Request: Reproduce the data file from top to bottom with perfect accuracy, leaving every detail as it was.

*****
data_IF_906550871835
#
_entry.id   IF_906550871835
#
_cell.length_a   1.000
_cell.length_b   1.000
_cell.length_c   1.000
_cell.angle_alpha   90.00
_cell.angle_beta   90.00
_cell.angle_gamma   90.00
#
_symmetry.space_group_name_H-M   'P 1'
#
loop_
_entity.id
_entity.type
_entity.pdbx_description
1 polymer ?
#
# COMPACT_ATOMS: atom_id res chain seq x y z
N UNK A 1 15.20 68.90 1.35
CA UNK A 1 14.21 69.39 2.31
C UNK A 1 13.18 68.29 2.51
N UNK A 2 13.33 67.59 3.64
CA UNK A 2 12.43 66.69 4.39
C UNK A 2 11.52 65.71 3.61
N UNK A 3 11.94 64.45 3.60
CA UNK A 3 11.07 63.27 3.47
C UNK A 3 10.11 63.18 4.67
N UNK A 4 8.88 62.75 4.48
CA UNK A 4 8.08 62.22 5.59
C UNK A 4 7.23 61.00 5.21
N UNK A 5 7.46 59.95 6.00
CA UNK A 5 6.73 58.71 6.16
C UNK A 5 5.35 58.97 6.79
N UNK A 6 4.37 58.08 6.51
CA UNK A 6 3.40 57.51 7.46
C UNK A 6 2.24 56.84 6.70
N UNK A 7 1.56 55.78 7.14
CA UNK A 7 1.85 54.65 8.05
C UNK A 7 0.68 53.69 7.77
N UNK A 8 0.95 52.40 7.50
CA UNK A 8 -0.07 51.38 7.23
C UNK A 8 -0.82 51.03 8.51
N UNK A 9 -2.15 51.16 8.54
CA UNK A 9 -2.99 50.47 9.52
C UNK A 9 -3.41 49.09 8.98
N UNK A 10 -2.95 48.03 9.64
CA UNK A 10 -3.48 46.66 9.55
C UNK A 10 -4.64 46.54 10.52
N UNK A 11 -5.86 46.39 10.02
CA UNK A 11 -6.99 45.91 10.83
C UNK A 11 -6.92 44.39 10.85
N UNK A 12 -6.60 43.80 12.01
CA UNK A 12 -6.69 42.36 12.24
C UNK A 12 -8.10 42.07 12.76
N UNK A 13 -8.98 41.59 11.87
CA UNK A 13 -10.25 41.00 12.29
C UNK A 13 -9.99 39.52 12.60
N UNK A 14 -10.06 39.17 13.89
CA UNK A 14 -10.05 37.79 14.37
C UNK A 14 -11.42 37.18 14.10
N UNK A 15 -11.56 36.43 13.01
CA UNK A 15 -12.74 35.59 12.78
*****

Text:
data_IF_906550871835
#
_entry.id   IF_906550871835
#
_cell.length_a   1.000
_cell.length_b   1.000
_cell.length_c   1.000
_cell.angle_alpha   90.00
_cell.angle_beta   90.00
_cell.angle_gamma   90.00
#
_symmetry.space_group_name_H-M   'P 1'
#
loop_
_entity.id
_entity.type
_entity.pdbx_description
1 polymer ?
#
# COMPACT_ATOMS: atom_id res chain seq x y z
N UNK A 1 15.20 68.90 1.35
CA UNK A 1 14.21 69.39 2.31
C UNK A 1 13.18 68.29 2.51
N UNK A 2 13.33 67.59 3.64
CA UNK A 2 12.43 66.69 4.39
C UNK A 2 11.52 65.71 3.61
N UNK A 3 11.94 64.45 3.60
CA UNK A 3 11.07 63.27 3.47
C UNK A 3 10.11 63.18 4.67
N UNK A 4 8.88 62.75 4.48
CA UNK A 4 8.08 62.22 5.59
C UNK A 4 7.23 61.00 5.21
N UNK A 5 7.46 59.95 6.00
CA UNK A 5 6.73 58.71 6.16
C UNK A 5 5.35 58.97 6.79
N UNK A 6 4.37 58.08 6.51
CA UNK A 6 3.40 57.51 7.46
C UNK A 6 2.24 56.84 6.70
N UNK A 7 1.56 55.78 7.14
CA UNK A 7 1.85 54.65 8.05
C UNK A 7 0.68 53.69 7.77
N UNK A 8 0.95 52.40 7.50
CA UNK A 8 -0.07 51.38 7.23
C UNK A 8 -0.82 51.03 8.51
N UNK A 9 -2.15 51.16 8.54
CA UNK A 9 -2.99 50.47 9.52
C UNK A 9 -3.41 49.09 8.98
N UNK A 10 -2.95 48.03 9.64
CA UNK A 10 -3.48 46.66 9.55
C UNK A 10 -4.64 46.54 10.52
N UNK A 11 -5.86 46.39 10.02
CA UNK A 11 -6.99 45.91 10.83
C UNK A 11 -6.92 44.39 10.85
N UNK A 12 -6.60 43.80 12.01
CA UNK A 12 -6.69 42.36 12.24
C UNK A 12 -8.10 42.07 12.76
N UNK A 13 -8.98 41.59 11.87
CA UNK A 13 -10.25 41.00 12.29
C UNK A 13 -9.99 39.52 12.60
N UNK A 14 -10.06 39.17 13.89
CA UNK A 14 -10.05 37.79 14.37
C UNK A 14 -11.42 37.18 14.10
N UNK A 15 -11.56 36.43 13.01
CA UNK A 15 -12.74 35.59 12.78